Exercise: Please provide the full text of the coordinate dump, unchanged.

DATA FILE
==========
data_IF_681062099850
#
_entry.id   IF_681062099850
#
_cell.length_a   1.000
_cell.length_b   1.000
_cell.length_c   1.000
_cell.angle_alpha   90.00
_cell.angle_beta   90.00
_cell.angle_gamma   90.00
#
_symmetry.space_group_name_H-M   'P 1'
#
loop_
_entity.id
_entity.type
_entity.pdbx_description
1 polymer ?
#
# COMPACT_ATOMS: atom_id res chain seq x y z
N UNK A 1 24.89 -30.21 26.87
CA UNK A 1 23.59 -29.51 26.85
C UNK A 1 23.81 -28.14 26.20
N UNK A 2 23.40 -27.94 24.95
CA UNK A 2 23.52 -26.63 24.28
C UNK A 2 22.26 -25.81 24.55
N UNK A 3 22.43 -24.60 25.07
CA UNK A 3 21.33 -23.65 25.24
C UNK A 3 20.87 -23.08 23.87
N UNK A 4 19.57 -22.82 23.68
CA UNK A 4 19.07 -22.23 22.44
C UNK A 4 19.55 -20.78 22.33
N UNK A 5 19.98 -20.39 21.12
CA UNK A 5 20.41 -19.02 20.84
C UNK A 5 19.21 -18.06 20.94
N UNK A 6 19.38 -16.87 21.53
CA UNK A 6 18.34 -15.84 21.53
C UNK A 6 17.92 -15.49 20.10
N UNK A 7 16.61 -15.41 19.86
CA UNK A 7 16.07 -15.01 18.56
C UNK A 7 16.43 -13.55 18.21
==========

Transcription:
data_IF_681062099850
#
_entry.id   IF_681062099850
#
_cell.length_a   1.000
_cell.length_b   1.000
_cell.length_c   1.000
_cell.angle_alpha   90.00
_cell.angle_beta   90.00
_cell.angle_gamma   90.00
#
_symmetry.space_group_name_H-M   'P 1'
#
loop_
_entity.id
_entity.type
_entity.pdbx_description
1 polymer ?
#
# COMPACT_ATOMS: atom_id res chain seq x y z
N UNK A 1 24.89 -30.21 26.87
CA UNK A 1 23.59 -29.51 26.85
C UNK A 1 23.81 -28.14 26.20
N UNK A 2 23.40 -27.94 24.95
CA UNK A 2 23.52 -26.63 24.28
C UNK A 2 22.26 -25.81 24.55
N UNK A 3 22.43 -24.60 25.07
CA UNK A 3 21.33 -23.65 25.24
C UNK A 3 20.87 -23.08 23.87
N UNK A 4 19.57 -22.82 23.68
CA UNK A 4 19.07 -22.23 22.44
C UNK A 4 19.55 -20.78 22.33
N UNK A 5 19.98 -20.39 21.12
CA UNK A 5 20.41 -19.02 20.84
C UNK A 5 19.21 -18.06 20.94
N UNK A 6 19.38 -16.87 21.53
CA UNK A 6 18.34 -15.84 21.53
C UNK A 6 17.92 -15.49 20.10
N UNK A 7 16.61 -15.41 19.86
CA UNK A 7 16.07 -15.01 18.56
C UNK A 7 16.43 -13.55 18.21